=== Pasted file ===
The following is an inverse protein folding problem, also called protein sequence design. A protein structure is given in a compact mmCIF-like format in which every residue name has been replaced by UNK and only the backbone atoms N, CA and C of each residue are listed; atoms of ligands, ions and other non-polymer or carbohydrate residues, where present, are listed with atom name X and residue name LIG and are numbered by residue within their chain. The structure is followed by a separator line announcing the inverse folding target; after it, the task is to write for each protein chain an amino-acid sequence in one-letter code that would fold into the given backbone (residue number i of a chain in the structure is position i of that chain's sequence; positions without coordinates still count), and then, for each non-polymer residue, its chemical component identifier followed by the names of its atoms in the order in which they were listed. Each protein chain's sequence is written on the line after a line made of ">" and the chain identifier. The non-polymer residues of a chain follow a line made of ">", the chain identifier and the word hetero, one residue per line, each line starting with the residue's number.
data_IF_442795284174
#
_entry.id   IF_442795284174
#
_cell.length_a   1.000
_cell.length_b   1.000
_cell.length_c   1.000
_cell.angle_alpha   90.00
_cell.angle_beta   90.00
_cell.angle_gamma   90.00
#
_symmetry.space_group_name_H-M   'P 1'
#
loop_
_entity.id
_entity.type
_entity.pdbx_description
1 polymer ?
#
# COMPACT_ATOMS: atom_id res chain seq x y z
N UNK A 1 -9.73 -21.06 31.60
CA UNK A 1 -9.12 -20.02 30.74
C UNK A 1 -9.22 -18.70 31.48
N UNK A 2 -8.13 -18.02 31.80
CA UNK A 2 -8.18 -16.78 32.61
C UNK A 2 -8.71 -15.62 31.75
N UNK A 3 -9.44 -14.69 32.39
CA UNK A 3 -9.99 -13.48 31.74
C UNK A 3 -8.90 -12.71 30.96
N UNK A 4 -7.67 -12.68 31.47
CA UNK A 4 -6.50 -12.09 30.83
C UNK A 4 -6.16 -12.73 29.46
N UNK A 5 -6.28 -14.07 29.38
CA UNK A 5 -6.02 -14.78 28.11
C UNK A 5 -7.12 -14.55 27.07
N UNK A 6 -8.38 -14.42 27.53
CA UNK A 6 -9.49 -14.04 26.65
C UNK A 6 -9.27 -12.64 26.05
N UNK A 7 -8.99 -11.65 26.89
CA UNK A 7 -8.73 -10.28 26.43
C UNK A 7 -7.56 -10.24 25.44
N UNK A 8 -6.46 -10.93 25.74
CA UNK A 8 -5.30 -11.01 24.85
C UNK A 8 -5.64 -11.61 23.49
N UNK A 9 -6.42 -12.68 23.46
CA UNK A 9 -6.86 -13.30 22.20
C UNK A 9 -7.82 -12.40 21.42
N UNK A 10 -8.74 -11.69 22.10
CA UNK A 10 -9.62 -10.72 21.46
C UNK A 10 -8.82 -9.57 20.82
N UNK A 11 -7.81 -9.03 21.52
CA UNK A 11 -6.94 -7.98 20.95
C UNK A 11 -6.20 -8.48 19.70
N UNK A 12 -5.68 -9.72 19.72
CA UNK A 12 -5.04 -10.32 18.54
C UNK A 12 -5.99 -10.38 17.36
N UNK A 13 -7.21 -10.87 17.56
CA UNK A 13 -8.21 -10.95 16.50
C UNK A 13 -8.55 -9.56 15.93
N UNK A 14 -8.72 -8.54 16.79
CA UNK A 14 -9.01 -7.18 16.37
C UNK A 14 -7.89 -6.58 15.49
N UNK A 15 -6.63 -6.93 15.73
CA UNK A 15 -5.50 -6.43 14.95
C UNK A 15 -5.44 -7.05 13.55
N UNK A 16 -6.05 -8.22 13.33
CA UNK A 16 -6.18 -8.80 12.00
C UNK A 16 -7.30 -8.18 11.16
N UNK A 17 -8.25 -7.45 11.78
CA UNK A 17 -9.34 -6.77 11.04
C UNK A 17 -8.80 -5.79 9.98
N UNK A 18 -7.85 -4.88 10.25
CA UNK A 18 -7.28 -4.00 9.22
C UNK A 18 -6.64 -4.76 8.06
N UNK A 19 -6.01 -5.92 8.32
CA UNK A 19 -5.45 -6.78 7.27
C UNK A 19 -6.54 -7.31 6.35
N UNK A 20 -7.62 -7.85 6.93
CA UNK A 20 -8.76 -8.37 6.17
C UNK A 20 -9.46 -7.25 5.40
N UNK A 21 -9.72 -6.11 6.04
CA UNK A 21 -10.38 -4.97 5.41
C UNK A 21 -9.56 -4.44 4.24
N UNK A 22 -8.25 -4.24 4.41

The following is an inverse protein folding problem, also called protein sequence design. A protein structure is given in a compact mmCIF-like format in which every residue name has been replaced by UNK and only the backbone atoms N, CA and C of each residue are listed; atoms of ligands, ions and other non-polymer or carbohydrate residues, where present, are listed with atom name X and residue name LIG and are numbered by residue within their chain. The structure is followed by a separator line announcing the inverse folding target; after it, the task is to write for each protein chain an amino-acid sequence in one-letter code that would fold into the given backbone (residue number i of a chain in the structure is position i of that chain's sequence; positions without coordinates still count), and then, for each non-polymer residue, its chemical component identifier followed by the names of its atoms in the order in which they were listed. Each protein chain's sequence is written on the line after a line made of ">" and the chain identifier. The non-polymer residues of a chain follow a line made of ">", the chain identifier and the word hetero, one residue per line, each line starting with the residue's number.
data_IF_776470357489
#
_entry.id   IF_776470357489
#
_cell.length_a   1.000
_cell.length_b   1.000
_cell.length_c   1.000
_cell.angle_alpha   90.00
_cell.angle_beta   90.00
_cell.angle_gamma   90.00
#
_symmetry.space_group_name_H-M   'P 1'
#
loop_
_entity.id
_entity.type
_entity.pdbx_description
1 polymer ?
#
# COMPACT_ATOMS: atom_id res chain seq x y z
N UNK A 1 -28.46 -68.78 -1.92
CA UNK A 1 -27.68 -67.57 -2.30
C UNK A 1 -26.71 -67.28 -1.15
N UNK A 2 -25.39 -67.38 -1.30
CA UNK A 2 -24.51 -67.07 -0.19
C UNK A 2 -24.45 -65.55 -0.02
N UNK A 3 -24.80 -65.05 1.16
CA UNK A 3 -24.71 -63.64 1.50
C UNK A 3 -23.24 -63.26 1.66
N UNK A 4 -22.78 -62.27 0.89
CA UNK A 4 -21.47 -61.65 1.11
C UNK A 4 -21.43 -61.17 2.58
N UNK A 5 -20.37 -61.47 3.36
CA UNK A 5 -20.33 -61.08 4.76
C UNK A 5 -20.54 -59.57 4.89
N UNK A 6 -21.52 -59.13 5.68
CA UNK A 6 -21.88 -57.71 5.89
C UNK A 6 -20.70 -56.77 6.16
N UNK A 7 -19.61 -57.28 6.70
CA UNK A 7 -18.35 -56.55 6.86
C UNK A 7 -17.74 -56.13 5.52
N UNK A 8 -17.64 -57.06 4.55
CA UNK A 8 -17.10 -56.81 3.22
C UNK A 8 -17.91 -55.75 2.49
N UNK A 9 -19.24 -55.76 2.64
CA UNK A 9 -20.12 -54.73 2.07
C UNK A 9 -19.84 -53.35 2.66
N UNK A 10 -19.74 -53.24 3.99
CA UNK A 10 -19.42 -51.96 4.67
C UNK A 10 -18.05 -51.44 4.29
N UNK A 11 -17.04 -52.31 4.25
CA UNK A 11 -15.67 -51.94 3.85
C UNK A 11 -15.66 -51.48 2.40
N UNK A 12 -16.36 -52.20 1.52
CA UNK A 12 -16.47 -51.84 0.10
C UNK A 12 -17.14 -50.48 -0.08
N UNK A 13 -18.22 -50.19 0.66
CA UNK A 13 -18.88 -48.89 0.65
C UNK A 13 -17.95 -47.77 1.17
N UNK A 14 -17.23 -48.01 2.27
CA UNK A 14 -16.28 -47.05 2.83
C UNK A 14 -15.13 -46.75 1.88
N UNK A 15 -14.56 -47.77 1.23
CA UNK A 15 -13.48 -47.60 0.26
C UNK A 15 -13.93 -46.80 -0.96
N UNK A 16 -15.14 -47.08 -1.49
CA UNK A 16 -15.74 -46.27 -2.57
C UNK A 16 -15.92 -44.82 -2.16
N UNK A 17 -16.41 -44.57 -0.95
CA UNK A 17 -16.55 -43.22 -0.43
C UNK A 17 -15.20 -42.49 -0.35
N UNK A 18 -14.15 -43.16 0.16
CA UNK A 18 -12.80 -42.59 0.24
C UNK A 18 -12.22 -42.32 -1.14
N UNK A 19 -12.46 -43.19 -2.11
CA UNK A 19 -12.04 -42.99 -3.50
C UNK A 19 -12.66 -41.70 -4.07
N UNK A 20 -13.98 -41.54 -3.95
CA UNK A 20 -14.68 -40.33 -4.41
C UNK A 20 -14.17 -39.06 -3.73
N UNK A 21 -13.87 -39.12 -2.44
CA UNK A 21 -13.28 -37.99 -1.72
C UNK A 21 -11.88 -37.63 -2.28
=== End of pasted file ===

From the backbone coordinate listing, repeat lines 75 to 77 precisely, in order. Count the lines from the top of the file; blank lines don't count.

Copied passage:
C UNK A 18 -6.64 -4.76 8.06
N UNK A 19 -6.01 -5.92 8.32
CA UNK A 19 -5.45 -6.78 7.27